Audibly, it was a moan, a wailing, part breath, and vocal cords in concert with something deep inside her. Thirty-five years after her death, I still have a visceral response to her expressed grief at the end of our visits to my paternal grandmother’s eastern Kentucky home. It needles its way through my skin, muscles, and burrows deep into the marrow of my bones.
We were a part of my grandmother; she remains a part of who I am today.
Traveling home from Greenock, Scotland – the birthplace of the maternal grandfather I never knew – my damp eyes connect with my bone marrow, and I experience an irrational depth of grief. I never knew him! He was never a part of my life. As a barely-adult, he left the shipbuilding, industrial town along the Clyde for North America. And, yet, this is the place that formed him at a very different time. I feel like I am leaving him as I left my paternal grandmother at the end of our visits.
Born an American, a nation founded by Enlightenment thinkers who elevated reason above emotion and religious thought, rationality is embedded within me. I cling tight to reasoning as a tool for perceiving the world. With an intuitive personality, however, I can be at odds with myself. Reasoning can seem contrary to intuition and spirituality. I recall one of my seminary professors questioning my assertion that I place experience slightly above reason as an authority.
Emerging from the COVID-19 pandemic, it is becoming clearer and clearer to me that we have lost sight of the inexplicable that is part of our human existence. That is, reasoning matters, but in the west, we have severed our souls from our bodies. Accumulating material wealth at the expense of relationships, an overreliance on individualism as a virtue higher than the common good, and our disdain for the earth aside from what it can do for us has led us to a cultural forgetting of the mystery.
Though dead, my paternal grandmother’s absolute adoration and unconditional love for her family (especially my father, her only child) follows me. Reasoning tells us that because I knew her, my memories and sense of her following me are simply thoughts of prior experiences. Even my visceral memory of her pain is dismissed as a vivid thought exercise.
But what if we are connected to those who came before?
The trouble is our reasoning begins with a priori knowledge or prior assumptions. Our emphasis on rationality over the spiritual means we may miss what does not fit into our worldview. I discussed my need to suspend my western beliefs to understand the writings of Dagari elder Malidoma Patrice Somè in a previous post (See Ancestral Threads). I had to give up basic assumptions to learn from his experiences. There is an arrogance in assuming that the only correct way to comprehend our existence is through the western lens.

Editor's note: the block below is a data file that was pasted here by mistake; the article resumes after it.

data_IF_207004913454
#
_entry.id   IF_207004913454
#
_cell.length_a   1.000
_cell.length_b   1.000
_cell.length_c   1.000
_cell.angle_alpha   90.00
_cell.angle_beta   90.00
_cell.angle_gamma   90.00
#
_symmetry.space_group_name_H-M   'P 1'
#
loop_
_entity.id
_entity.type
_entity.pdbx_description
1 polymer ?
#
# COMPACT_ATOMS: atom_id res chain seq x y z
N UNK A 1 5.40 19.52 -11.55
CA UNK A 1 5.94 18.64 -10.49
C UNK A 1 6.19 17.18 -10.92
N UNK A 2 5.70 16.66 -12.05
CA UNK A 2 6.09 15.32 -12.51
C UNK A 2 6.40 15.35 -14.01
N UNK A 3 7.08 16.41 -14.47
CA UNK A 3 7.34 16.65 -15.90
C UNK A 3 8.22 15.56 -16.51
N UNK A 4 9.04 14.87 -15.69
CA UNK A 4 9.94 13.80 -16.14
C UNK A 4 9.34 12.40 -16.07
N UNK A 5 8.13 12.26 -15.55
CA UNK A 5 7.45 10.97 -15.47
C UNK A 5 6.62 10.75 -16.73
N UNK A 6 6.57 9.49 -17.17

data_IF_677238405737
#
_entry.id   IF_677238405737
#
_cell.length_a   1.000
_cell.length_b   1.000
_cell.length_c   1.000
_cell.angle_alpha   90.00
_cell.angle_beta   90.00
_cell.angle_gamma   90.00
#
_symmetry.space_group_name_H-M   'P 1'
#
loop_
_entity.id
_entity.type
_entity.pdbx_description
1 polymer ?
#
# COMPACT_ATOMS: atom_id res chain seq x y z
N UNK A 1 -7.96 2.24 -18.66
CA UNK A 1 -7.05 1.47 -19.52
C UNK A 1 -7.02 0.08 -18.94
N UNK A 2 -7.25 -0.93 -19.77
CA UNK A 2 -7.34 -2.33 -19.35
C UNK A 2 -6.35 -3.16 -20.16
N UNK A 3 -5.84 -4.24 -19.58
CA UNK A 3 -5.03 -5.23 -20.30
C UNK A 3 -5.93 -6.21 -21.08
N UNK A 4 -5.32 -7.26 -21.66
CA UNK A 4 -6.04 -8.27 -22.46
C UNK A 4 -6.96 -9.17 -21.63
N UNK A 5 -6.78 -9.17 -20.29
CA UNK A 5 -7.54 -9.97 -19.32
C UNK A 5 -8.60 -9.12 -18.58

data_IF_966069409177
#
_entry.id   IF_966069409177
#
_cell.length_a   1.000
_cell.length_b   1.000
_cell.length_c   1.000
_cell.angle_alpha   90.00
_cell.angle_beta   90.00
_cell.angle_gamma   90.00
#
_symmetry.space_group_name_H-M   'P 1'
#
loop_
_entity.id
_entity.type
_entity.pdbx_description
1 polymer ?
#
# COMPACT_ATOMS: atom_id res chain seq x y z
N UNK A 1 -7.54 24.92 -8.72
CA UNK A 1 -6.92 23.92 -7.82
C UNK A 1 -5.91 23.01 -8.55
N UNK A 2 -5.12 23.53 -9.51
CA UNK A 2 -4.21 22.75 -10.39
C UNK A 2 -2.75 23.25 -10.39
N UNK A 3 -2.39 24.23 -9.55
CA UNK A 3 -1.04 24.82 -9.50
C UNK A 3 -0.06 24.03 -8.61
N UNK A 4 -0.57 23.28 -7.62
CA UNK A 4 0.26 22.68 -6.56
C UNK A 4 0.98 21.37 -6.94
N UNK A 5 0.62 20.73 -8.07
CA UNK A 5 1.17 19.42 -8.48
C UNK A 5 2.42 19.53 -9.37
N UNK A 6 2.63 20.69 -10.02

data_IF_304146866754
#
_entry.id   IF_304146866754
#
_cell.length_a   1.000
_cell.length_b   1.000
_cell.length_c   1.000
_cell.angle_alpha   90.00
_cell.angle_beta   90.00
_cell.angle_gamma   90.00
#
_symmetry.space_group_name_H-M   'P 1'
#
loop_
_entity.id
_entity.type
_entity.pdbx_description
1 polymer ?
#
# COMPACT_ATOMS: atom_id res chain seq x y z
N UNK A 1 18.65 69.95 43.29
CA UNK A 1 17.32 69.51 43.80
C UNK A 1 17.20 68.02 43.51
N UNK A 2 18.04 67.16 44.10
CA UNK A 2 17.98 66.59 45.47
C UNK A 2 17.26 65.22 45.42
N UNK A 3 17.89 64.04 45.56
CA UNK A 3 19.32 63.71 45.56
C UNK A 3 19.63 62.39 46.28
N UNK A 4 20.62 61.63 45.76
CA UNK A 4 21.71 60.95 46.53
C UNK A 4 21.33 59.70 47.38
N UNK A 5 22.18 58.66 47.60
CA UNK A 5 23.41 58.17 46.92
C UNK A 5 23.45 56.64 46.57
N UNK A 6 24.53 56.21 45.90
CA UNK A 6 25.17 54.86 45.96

I do not have memories of my maternal grandfather. I have only a stereotyped image of an abusive alcoholic man as the explanation for why my mother broke all ties with him. In my genealogical research, I have learned some dates and places. I now know the existence and names of his siblings as well as that of two children (my aunts) who died as an infant and two-year-old.
And yet, I experienced a tangible connection to my grandfather during my three weeks in Greenock. Something about the place and time triggered something within me. I feel his grief as powerfully, palpably, tearfully, and viscerally as my paternal grandmother. He is as deeply embedded within me as the grandmother whose house I had overnights in as a young child and visited with my own children as an adult.
Something embedded within us connects us to those who came before. Whether it is epigenetic markers, as some trauma research suggestsSee, for example, the research of Rachel Yehuda, PhD., or an aspect of our psychology and existence that western thought denies, leaving the birthplace of my grandfather is viscerally painful. Our visit over, I leave him on the banks of the Clyde as I left my grandmother in eastern Kentucky at the end of our visits.
And I feel grief in the marrow of my bones.
|↑1||See, for example, the research of Rachel Yehuda, PhD.|